• Electromagnetic Ghosts:
    • It is implied that this is why the “bizarre” statements (i.e. all the ones the audience hears) come out distorted when Jonathan tries to record them on a computer, so he has to use an old tape recorder. Some of those making statements seem to have had similar experiences.
      • Static also appears on the tape recordings when someone they are recording uses a supernatural power.
    • In "Growing Dark" it is hinted that something supernatural is causing the lights to stop working in the narrator's girlfriend's flat. They replace the bulbs, check the fittings and call in an electrician but can find nothing apparently wrong. Then subverted when it turns out not to be supernatural, merely bizarre - someone (presumably his girlfriend's strange flatmate) keeps unscrewing all the bulbs just enough to break the connections.
  • Emotion Eater: Avatars of the Dread Powers, as they devote more and more of themselves to their god, begin to need to consume other people's fear in order to survive. They become tired and disheveled if they aren't exposed to fear, and have better command of their abilities after having fed; the method in which they take in fear is determined by the Power they serve. Jon, an avatar of the Eye, feeds by taking statements - he compels people that have encountered the supernatural to tell him about their trauma (and then relive it through nightmares). Daisy, an avatar of the Hunt, feeds by chasing and killing people.
  • Evil Is Burning Hot: Several statements tell of sinister goings-on being accompanied by a sharp and inexplicable increase in the ambient temperature.
  • Evil Is Visceral: the episode "Killing Floor" narrates horrifying events in a slaughterhouse.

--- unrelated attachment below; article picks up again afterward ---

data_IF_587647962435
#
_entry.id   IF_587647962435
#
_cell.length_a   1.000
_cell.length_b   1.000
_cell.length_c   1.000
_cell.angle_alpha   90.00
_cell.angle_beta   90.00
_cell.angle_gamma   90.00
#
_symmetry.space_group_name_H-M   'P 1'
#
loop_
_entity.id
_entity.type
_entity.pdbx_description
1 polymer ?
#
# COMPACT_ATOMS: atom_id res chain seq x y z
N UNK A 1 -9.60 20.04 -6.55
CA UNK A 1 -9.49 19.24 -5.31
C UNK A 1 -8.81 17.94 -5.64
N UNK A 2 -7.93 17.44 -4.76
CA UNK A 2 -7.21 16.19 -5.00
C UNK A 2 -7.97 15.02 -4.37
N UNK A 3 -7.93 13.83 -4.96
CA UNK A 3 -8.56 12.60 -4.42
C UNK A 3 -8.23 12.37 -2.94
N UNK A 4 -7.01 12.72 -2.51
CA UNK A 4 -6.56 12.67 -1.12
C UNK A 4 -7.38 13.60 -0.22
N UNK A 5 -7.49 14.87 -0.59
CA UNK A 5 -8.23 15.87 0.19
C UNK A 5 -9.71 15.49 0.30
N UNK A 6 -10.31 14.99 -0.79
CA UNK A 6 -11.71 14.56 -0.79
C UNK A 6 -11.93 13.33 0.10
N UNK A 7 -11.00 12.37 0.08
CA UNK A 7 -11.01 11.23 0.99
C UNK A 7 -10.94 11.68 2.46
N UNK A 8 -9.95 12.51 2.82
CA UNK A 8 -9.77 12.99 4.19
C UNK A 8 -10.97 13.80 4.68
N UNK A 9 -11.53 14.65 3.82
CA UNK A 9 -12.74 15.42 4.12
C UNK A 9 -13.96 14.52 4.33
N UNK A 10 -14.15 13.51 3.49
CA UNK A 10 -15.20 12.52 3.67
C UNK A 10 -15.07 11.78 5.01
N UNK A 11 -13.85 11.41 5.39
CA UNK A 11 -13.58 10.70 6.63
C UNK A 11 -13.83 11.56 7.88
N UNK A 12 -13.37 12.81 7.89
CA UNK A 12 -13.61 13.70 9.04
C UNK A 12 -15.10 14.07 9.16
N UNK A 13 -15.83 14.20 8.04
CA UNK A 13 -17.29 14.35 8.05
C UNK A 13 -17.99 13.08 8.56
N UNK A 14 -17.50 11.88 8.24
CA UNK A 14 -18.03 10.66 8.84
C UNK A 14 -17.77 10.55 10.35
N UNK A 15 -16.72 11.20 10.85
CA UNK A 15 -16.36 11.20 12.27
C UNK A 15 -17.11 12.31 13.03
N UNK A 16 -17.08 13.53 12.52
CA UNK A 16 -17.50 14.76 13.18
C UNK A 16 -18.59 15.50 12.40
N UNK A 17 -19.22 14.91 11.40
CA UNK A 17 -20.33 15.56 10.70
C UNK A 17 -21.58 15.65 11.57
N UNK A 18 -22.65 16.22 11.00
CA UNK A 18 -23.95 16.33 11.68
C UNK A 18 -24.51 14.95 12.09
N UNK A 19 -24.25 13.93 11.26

• In "A Father's Love," the streetlights in the narrator's neighborhood go out in succession, moving toward her house. Then there's a knock at the door, and then another, and another, with each one sounding less like a human, and more like wet meat slapping against the door.
    • Jared Hopworth uses a very gruesome method to get rid of his victim.
  • Evil Old Folks:
    • The season 1 episode "Piecemeal" features Angela, who looks like a harmless little old lady but talks casually about having someone horribly killed. The narrator, himself a hardened, violent criminal, recognises in her eyes the look of someone extremely nasty.
    • Many of the stronger avatars of the Powers are old men, including Maxwell Rayner, Simon Fairchild, Peter Lukas, and Jonah Magnus.
    • Mary Keay, an old woman who collected Leitners and used them for nefarious purposes. She murdered her husband and abused her son for decades, before forcing him to kill her so that she could bind herself to a Leitner.
  • Evil Parents Want Good Kids: Robert Montauk hides his murders and affiliation with the Dark cult from his daughter Julia, until, eventually, he is no longer able to.
  • Eye Motifs: Eye images are described frequently throughout the series. Eye symbols are associated with the supernaturally-inclined Keay family and the People's Church of the Divine Host, and one supernaturally aware individual was noted to go to unusual lengths to remove them from her possessions.
  • Face Death with Dignity:
    • This appears in certain statements, although they're just as likely to end in inelegant blubbering. More than once, this has caused whatever creature that is pursuing the statement giver to stop, as the monsters are generally after their prey's fear more than their prey's death. Characters like Jason North (MAG 37) and Robert Montauk (MAG 9) are less lucky.
    • Tim Stoker goes out like this at the end of season 3. After multiple seasons of him having a mental breakdown and taking his rage out on everyone in the Archives, especially Jon, his last words are to thank Jon for everything he's done for him and to crack an ironic joke before he blows himself up in order to stop the Unknowing.